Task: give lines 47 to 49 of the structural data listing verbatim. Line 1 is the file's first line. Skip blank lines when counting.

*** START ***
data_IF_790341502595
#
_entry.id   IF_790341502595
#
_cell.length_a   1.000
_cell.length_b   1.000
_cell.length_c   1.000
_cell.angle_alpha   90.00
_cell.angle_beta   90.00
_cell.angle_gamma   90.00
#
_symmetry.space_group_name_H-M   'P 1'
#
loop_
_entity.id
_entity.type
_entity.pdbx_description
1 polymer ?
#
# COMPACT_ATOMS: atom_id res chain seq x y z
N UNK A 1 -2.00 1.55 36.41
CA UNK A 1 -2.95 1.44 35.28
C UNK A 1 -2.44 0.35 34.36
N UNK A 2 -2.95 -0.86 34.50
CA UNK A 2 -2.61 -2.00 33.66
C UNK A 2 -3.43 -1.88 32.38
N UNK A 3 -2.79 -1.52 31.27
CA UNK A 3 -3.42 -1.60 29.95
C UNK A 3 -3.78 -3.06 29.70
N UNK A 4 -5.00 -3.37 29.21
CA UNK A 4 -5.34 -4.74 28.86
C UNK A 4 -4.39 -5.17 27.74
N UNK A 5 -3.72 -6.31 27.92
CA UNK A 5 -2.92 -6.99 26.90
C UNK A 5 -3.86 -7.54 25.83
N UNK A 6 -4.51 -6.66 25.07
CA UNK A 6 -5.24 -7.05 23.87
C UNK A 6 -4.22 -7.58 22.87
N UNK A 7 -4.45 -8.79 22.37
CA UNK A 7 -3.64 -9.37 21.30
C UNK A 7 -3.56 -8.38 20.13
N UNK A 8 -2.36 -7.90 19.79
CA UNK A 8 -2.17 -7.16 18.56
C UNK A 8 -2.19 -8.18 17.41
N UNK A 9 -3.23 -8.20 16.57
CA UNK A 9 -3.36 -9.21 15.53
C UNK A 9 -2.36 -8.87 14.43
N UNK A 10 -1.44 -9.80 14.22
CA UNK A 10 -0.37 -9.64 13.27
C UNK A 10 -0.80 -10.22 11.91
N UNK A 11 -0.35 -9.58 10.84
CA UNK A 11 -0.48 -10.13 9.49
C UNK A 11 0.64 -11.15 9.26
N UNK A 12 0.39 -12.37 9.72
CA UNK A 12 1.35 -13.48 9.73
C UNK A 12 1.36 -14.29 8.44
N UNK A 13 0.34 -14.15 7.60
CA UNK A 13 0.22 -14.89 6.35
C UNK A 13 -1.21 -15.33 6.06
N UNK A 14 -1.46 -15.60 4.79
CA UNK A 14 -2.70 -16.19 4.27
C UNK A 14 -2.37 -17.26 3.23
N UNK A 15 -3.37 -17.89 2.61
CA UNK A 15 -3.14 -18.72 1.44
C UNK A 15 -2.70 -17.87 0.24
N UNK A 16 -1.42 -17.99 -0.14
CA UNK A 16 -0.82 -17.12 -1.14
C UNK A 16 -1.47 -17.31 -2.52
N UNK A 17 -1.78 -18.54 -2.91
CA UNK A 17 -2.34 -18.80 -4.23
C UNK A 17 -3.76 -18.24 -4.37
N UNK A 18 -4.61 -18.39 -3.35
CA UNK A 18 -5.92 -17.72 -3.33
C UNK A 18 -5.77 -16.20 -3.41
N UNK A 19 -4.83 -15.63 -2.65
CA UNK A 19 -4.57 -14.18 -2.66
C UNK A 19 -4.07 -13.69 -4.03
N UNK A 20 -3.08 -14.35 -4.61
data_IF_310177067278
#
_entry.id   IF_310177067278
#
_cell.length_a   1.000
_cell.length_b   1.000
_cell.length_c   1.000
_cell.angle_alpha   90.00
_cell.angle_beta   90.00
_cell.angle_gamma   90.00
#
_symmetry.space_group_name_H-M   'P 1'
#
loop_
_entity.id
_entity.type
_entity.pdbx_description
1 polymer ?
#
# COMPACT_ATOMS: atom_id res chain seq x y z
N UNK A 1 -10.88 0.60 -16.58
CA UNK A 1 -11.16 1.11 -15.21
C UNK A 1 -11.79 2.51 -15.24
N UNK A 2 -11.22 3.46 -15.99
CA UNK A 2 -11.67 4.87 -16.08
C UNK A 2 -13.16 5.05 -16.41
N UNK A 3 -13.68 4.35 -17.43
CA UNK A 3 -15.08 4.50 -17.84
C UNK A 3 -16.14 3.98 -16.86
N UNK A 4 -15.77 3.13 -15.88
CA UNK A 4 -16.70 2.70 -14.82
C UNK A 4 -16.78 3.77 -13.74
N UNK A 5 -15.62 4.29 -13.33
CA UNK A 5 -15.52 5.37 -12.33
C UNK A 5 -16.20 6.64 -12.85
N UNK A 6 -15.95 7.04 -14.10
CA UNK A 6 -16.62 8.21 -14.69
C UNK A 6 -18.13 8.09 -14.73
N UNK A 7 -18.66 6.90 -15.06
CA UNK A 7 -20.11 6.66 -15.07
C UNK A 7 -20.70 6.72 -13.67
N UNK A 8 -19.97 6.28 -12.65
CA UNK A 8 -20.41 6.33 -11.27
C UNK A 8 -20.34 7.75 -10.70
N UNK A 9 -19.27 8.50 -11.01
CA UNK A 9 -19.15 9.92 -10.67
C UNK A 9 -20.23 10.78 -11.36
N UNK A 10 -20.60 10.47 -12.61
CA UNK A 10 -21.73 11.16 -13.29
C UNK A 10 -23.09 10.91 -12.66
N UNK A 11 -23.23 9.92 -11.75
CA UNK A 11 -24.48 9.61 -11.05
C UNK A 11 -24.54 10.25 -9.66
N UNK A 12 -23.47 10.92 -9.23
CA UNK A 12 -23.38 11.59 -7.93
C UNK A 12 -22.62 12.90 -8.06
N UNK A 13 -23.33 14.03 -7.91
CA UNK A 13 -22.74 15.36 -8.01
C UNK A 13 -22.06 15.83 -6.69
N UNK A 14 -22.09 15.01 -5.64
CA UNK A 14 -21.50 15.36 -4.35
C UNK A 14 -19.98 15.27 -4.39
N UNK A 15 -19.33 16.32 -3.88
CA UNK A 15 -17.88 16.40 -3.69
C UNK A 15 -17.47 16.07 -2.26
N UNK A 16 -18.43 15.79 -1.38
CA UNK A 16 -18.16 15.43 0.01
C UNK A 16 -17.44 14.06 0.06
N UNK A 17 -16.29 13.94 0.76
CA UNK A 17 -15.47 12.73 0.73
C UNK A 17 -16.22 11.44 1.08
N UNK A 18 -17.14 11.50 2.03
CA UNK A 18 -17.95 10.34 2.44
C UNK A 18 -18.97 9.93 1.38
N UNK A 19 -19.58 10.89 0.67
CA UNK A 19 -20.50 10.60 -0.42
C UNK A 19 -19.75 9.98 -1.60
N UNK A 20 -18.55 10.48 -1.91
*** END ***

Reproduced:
C UNK A 9 -2.36 -8.87 14.43
N UNK A 10 -1.44 -9.80 14.22
CA UNK A 10 -0.37 -9.64 13.27